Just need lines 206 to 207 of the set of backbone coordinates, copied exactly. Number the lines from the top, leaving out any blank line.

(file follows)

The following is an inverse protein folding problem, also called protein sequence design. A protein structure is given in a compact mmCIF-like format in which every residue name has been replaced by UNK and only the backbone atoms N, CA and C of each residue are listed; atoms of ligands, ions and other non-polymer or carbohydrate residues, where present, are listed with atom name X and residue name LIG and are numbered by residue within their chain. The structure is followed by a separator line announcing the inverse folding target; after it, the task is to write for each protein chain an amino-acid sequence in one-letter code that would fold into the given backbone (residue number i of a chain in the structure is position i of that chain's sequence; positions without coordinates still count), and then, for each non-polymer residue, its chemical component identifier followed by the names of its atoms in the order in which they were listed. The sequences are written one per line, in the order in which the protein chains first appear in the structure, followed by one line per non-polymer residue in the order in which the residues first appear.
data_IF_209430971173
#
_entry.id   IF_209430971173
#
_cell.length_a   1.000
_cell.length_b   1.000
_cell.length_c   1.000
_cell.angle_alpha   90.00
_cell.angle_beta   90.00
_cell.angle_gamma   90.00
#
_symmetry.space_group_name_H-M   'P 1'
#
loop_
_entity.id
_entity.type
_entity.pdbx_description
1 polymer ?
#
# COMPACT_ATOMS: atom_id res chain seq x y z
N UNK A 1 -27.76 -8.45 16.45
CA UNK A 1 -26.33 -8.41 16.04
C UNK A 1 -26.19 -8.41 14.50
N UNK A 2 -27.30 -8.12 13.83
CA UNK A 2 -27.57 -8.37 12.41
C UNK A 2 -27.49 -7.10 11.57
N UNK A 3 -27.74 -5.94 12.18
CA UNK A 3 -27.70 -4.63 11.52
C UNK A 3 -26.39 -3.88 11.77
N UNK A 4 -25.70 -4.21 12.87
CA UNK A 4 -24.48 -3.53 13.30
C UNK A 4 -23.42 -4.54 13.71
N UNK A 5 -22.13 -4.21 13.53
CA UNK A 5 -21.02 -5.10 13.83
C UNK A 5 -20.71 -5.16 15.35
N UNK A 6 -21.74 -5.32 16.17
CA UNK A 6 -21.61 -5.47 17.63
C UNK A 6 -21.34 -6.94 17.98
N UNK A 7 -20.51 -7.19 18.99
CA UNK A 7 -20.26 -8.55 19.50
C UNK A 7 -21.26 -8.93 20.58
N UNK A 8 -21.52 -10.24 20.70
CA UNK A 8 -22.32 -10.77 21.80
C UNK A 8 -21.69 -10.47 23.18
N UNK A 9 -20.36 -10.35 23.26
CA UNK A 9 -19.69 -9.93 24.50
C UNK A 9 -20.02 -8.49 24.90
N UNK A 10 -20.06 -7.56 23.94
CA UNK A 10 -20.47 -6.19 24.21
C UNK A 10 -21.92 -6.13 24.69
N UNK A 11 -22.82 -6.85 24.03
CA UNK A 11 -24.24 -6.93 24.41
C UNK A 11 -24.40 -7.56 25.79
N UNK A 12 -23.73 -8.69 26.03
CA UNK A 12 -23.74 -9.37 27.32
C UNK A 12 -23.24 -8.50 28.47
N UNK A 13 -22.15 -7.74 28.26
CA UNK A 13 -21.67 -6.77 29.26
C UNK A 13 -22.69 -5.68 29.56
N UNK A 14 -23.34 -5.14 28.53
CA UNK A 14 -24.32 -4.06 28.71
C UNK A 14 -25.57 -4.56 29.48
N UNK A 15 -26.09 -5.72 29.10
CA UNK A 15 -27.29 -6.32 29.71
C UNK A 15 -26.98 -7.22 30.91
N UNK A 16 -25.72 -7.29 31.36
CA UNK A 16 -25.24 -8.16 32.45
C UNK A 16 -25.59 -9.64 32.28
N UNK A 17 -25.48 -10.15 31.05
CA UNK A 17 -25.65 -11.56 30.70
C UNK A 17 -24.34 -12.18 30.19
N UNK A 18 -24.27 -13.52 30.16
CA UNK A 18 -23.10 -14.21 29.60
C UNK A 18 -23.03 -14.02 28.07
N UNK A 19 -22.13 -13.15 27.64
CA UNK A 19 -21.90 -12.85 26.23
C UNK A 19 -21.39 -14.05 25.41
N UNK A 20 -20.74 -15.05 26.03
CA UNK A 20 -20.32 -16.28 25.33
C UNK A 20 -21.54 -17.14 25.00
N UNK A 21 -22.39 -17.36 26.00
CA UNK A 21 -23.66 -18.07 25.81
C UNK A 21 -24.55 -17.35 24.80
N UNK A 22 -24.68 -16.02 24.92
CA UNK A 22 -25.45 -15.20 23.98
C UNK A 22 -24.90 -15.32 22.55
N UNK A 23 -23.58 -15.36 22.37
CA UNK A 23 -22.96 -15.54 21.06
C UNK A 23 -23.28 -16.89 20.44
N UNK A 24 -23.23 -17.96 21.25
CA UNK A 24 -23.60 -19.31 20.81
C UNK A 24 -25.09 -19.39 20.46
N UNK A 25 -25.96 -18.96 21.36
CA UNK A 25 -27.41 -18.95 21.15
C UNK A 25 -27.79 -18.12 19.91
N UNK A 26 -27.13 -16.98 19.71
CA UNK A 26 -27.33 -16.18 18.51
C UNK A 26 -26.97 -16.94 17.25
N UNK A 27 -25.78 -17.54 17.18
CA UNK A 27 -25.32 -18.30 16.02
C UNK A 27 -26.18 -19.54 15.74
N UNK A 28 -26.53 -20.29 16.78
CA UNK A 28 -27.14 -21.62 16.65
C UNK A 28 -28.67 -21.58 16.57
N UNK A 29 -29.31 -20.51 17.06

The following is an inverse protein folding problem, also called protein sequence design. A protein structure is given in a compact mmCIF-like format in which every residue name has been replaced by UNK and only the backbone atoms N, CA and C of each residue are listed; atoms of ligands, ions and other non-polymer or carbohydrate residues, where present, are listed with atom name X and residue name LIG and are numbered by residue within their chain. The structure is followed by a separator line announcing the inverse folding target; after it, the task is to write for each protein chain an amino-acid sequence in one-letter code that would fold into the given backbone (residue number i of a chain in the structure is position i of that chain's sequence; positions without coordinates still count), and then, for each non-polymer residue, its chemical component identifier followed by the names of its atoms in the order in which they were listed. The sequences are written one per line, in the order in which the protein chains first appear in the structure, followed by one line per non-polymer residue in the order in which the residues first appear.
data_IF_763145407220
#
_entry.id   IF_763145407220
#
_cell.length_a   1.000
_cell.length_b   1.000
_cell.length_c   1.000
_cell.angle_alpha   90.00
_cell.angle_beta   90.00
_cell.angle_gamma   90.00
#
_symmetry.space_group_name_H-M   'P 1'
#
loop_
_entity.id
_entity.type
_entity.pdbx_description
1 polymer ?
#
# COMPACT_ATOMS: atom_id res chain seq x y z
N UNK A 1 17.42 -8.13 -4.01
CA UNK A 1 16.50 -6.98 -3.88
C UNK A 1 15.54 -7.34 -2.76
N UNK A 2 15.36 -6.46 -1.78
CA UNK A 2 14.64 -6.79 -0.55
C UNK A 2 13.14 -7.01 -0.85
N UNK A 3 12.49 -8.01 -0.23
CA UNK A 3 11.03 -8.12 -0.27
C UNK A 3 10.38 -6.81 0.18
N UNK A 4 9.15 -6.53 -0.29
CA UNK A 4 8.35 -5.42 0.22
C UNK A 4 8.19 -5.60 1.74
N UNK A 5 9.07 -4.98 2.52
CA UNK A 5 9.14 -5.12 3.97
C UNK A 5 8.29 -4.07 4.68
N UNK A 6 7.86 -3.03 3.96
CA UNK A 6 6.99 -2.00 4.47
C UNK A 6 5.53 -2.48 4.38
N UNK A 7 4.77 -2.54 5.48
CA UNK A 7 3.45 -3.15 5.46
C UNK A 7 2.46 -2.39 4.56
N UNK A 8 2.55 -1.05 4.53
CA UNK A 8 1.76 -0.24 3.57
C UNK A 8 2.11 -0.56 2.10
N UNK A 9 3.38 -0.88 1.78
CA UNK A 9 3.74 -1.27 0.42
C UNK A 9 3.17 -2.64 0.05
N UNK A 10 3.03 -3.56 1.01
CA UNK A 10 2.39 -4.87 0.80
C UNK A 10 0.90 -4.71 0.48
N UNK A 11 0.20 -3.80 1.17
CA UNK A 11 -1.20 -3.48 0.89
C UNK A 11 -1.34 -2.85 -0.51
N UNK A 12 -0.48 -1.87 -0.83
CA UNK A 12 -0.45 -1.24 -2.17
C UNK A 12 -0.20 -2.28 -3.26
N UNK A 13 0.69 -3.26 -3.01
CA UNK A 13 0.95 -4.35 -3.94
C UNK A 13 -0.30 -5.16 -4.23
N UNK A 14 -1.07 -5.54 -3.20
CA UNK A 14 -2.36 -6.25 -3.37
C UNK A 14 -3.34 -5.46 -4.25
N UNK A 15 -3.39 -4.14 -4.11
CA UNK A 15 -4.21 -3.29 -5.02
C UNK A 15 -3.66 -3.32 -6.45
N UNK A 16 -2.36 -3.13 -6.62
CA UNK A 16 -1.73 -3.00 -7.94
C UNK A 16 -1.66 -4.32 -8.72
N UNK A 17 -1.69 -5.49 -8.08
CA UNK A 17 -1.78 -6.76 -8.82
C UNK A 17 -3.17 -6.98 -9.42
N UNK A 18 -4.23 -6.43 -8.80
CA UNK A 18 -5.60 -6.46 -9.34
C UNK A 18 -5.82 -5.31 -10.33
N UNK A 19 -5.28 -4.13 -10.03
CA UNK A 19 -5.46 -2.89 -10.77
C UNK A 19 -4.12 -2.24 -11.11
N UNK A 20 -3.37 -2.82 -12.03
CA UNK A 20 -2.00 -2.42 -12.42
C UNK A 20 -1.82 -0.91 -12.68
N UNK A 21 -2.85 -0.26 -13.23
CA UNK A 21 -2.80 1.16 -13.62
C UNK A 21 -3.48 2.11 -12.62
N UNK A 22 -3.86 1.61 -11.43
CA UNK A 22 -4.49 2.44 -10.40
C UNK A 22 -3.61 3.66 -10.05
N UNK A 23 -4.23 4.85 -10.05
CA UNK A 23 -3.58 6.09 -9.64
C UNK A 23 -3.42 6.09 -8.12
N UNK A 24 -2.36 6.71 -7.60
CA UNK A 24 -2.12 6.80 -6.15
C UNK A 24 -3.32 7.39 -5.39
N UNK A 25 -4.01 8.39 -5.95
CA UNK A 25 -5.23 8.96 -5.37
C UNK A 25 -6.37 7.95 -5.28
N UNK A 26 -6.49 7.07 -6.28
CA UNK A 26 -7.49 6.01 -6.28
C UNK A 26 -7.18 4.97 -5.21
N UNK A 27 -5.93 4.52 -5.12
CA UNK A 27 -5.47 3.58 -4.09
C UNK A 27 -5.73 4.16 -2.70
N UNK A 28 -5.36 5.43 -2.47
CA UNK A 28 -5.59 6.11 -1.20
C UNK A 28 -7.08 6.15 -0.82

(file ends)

N UNK A 27 -5.93 4.52 -5.12
CA UNK A 27 -5.47 3.58 -4.09